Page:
ARB seeks smaller scale for Crozet self-storage facility
The winter storm yesterday ended up canceling all three of the government meetings scheduled including the Albemarle Architectural Review Board. That group last met on December 20 when they weighed in on a self-storage facility proposed for the intersection of U.S. 250 and Crozet Avenue. Margaret Maliszewski is a planning manager who works with the ARB. (watch the meeting)
“The proposed building is three stories tall with a 30,000 square foot footprint,” Maliszewski said. “The building as shown on the plan measures 260 feet by 120 feet.”
Staff is concerned about the size of the building in relation to what’s around it. Maliszewski said the developer submitted a design with architectural treatments intended to break down the design, but continued to have concerns with the preliminary design. The property is zoned for highway commercial, so the use is allowed but must comply with entrance corridor guidelines.
Doug Bates, a member of the Downtown Crozet Initiative and the Crozet Community Advisory Committee. During public comment, he said the project is not consistent with a Crozet Master Plan that seeks to build larger structures closer to downtown and now on U.S. 250.
“I can’t think of a more important corridor to deal with Crozet and I would urge this Architectural Review Board to consider your broader responsibilities to keep the community coherent,” Bates said.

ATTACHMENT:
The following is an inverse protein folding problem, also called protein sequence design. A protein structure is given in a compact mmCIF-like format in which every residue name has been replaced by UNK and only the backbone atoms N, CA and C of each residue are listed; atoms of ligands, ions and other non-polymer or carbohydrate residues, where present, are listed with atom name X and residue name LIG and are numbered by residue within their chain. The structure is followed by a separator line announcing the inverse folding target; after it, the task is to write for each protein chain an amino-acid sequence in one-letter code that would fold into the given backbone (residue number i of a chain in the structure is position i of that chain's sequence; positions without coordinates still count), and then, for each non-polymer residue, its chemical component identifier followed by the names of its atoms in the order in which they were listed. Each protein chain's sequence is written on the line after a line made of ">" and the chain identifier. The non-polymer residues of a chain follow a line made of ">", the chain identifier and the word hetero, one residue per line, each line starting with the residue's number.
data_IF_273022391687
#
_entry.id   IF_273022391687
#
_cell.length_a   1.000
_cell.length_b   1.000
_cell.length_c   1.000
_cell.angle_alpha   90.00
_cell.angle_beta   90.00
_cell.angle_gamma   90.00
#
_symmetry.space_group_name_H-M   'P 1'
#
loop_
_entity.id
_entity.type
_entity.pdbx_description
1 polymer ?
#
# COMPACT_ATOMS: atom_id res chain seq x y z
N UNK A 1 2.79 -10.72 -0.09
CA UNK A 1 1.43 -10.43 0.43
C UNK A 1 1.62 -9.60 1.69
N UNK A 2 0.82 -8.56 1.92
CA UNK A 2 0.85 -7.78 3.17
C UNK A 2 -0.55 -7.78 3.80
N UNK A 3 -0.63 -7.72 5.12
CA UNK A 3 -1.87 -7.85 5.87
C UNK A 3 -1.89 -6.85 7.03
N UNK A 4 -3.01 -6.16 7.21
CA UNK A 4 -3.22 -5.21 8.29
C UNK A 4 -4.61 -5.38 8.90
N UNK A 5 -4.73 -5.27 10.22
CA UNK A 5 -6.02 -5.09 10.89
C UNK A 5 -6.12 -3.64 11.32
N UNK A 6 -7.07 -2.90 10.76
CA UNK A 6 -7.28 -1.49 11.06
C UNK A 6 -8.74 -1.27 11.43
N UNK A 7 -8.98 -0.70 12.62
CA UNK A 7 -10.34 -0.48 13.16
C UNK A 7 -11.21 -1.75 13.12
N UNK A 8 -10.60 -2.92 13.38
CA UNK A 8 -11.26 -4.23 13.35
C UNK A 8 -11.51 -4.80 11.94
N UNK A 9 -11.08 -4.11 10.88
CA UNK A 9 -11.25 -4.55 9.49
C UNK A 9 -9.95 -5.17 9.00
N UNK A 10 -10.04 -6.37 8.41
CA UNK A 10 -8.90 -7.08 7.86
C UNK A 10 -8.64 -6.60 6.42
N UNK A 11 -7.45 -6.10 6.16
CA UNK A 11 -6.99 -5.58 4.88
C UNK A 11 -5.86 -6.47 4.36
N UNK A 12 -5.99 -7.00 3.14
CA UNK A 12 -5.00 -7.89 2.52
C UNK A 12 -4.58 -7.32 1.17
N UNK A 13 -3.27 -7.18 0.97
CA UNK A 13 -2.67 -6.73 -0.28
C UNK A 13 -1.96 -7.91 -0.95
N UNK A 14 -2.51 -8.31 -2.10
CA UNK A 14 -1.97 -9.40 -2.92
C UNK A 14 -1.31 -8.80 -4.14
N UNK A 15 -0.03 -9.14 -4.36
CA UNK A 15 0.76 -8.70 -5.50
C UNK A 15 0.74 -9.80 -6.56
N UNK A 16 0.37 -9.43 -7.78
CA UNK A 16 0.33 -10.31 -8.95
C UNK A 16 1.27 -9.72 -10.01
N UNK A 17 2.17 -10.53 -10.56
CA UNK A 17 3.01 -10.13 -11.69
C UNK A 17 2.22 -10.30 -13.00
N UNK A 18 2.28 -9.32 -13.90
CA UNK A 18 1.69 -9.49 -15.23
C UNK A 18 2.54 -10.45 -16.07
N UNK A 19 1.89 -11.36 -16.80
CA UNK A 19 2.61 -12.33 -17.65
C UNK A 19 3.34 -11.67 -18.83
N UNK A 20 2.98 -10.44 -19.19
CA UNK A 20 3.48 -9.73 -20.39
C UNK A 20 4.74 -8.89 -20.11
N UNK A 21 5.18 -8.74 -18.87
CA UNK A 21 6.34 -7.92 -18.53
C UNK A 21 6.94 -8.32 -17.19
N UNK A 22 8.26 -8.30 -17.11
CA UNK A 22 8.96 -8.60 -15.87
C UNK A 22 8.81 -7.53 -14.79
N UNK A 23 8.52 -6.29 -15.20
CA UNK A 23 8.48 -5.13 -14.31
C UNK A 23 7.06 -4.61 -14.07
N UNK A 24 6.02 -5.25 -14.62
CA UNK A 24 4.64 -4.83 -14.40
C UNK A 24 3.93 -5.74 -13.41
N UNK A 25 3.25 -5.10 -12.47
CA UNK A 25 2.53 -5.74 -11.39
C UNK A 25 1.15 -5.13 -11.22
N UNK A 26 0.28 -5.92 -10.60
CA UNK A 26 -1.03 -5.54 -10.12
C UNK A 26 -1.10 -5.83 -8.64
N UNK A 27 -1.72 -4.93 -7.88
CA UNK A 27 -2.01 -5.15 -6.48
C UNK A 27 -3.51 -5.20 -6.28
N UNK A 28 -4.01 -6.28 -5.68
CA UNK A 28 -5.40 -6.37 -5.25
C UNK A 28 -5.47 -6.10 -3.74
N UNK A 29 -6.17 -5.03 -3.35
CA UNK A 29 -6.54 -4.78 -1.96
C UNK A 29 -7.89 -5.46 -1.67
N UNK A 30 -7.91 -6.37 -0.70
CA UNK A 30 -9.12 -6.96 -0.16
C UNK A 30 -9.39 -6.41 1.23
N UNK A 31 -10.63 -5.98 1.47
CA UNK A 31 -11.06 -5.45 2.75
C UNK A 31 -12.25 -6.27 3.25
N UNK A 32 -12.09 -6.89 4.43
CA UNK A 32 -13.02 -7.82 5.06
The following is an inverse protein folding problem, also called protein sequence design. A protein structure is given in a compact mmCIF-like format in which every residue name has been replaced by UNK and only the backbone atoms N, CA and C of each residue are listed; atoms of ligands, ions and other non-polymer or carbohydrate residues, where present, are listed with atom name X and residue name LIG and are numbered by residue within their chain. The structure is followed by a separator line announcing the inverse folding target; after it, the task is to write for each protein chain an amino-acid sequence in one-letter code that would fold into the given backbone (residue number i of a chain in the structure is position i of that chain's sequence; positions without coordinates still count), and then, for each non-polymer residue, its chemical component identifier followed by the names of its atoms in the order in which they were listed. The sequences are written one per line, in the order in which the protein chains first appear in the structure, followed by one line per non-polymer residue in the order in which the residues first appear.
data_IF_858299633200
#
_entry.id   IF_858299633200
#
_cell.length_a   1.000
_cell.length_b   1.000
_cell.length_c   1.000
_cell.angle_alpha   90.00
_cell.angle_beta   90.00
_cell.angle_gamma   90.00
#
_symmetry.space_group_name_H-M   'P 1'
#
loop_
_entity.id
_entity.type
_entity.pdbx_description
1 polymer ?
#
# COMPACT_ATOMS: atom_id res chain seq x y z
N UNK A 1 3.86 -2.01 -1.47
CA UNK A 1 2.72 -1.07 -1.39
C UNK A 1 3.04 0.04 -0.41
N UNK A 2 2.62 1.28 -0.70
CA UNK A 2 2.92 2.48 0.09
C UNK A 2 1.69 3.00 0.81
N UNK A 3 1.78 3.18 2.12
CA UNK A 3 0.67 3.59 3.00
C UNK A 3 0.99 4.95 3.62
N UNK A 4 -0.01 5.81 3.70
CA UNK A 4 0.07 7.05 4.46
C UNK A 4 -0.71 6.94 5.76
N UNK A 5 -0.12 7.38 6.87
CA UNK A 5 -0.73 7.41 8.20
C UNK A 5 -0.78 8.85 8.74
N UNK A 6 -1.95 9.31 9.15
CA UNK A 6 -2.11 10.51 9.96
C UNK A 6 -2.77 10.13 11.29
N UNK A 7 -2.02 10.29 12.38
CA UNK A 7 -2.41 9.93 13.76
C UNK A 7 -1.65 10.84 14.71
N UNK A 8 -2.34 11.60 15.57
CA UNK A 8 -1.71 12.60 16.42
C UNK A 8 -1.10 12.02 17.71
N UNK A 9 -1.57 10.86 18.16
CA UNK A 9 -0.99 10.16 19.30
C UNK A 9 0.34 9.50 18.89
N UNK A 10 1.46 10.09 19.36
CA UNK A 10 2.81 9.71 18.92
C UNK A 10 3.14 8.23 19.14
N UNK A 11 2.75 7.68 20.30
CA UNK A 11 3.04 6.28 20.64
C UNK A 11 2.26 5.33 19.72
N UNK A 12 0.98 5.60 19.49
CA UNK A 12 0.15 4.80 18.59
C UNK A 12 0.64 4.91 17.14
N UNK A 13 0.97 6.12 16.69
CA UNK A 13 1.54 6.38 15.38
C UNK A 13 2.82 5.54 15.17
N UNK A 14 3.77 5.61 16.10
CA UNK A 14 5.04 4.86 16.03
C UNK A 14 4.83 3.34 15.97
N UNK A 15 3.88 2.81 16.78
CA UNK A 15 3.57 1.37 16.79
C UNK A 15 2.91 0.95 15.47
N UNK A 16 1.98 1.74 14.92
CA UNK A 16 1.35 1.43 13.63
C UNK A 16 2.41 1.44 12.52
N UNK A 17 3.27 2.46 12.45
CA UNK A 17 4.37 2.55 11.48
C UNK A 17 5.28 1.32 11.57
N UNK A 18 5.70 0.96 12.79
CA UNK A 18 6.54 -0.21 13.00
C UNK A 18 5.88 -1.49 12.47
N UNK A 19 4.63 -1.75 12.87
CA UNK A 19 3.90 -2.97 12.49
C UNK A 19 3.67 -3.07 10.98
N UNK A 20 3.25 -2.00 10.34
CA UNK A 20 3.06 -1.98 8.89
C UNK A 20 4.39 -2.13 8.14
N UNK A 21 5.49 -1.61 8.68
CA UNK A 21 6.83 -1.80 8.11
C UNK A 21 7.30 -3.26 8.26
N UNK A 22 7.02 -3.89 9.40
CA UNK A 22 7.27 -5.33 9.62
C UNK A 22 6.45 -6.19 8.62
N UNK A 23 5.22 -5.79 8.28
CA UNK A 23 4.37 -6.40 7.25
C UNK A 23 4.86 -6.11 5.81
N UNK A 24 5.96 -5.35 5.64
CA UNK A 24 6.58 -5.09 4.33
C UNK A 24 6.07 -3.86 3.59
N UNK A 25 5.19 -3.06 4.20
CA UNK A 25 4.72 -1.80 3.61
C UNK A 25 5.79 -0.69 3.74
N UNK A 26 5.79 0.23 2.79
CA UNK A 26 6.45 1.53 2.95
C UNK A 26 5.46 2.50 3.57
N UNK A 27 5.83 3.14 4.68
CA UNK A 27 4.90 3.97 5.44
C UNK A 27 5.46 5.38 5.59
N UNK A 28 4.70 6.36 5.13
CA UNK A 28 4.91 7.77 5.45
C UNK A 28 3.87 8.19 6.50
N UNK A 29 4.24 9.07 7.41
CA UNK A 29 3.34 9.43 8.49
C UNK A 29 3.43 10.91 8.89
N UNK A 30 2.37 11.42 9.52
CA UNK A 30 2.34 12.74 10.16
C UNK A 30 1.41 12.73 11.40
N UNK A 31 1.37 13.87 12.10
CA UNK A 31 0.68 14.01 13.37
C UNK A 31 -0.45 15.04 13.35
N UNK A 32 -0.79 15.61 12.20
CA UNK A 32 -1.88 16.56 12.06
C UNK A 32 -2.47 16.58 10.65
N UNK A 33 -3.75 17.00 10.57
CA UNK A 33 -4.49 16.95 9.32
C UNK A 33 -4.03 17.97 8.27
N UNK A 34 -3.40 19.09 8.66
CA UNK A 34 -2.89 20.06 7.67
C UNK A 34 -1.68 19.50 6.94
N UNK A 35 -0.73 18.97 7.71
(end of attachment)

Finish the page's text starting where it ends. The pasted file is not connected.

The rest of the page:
Another member of the public urged the county to deny the whole proposal.
“I think we’re giving too much importance to by-right and not enough to what really needs to go there,” said Brenda Plantz. “It’s a Scenic Highway.”
However, Virginia law is clear that property owners are entitled to uses laid out in the zoning code as explained by ARB Chair Dade Van Der Werf.
“I think I can speak on behalf of the board to say we certainly appreciate and share the appreciation that this is a significant intersection on these entrance corridors and I think our charge on the ARB aligns with the desire for coherence in the order of the county,” van der Werf said. “We are not empowered to affect zoning or use. That’s kind of the responsibility of the Planning and other commissions.”
However, ARB members did express concerns such as this one from Frank Stoner.
“I took struggle with the scale of this building,” Stoner said. “It’s very close to the intersection. If there was a way to push it back on the site and make it sort of an ancillary use to something more appropriate that was on the corner, I think I could be supportive.”
ARB member Fred Missel also wanted to look very closely to see how the entrance corridor guidelines could be applied at this location.
“In my opinion, this project is precisely an example of what the guidelines are designed to help us guard against,” Missel said. “I think we have to not only take our guidelines seriously but also ask the applicant to spend some significant amount of time looking through our guidelines, really understanding them, reflecting on them, and addressing them both visually and also narratively the next time we speak if its in a work session which I think is probably smart.”
Missel said the ARB cannot comment on the use but said the scale is incompatible with the county’s guidelines. The ARB voted 4-0 on a resolution stating their lack of support with one member recusing himself. Recommendations including trying to make the building seem more like a two-story building and looking at other buildings along the corridor to find compatibility.
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